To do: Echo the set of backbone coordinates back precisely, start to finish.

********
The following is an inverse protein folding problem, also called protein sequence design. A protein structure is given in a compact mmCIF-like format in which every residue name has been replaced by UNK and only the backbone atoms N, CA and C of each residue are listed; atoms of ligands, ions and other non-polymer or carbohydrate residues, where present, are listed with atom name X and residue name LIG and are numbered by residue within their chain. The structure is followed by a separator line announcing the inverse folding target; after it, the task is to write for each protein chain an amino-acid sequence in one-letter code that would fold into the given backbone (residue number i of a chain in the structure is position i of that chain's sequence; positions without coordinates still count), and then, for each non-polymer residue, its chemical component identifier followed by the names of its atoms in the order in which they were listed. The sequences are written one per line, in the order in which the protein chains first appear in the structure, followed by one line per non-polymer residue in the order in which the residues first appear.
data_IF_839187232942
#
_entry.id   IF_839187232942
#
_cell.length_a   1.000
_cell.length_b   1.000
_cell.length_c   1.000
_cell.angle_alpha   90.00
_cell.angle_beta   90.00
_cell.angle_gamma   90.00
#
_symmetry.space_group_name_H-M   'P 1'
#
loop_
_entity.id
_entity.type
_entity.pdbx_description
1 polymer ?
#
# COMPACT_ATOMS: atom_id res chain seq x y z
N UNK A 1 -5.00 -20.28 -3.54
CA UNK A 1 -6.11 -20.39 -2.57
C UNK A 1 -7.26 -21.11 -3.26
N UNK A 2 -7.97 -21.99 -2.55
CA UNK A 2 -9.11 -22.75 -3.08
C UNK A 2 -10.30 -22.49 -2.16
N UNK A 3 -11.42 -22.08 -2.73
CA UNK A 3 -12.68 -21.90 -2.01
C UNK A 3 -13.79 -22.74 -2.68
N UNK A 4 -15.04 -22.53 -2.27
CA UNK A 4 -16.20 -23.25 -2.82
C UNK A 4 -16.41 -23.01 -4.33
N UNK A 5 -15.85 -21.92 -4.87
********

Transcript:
The following is an inverse protein folding problem, also called protein sequence design. A protein structure is given in a compact mmCIF-like format in which every residue name has been replaced by UNK and only the backbone atoms N, CA and C of each residue are listed; atoms of ligands, ions and other non-polymer or carbohydrate residues, where present, are listed with atom name X and residue name LIG and are numbered by residue within their chain. The structure is followed by a separator line announcing the inverse folding target; after it, the task is to write for each protein chain an amino-acid sequence in one-letter code that would fold into the given backbone (residue number i of a chain in the structure is position i of that chain's sequence; positions without coordinates still count), and then, for each non-polymer residue, its chemical component identifier followed by the names of its atoms in the order in which they were listed. The sequences are written one per line, in the order in which the protein chains first appear in the structure, followed by one line per non-polymer residue in the order in which the residues first appear.
data_IF_839187232942
#
_entry.id   IF_839187232942
#
_cell.length_a   1.000
_cell.length_b   1.000
_cell.length_c   1.000
_cell.angle_alpha   90.00
_cell.angle_beta   90.00
_cell.angle_gamma   90.00
#
_symmetry.space_group_name_H-M   'P 1'
#
loop_
_entity.id
_entity.type
_entity.pdbx_description
1 polymer ?
#
# COMPACT_ATOMS: atom_id res chain seq x y z
N UNK A 1 -5.00 -20.28 -3.54
CA UNK A 1 -6.11 -20.39 -2.57
C UNK A 1 -7.26 -21.11 -3.26
N UNK A 2 -7.97 -21.99 -2.55
CA UNK A 2 -9.11 -22.75 -3.08
C UNK A 2 -10.30 -22.49 -2.16
N UNK A 3 -11.42 -22.08 -2.73
CA UNK A 3 -12.68 -21.90 -2.01
C UNK A 3 -13.79 -22.74 -2.68
N UNK A 4 -15.04 -22.53 -2.27
CA UNK A 4 -16.20 -23.25 -2.82
C UNK A 4 -16.41 -23.01 -4.33
N UNK A 5 -15.85 -21.92 -4.87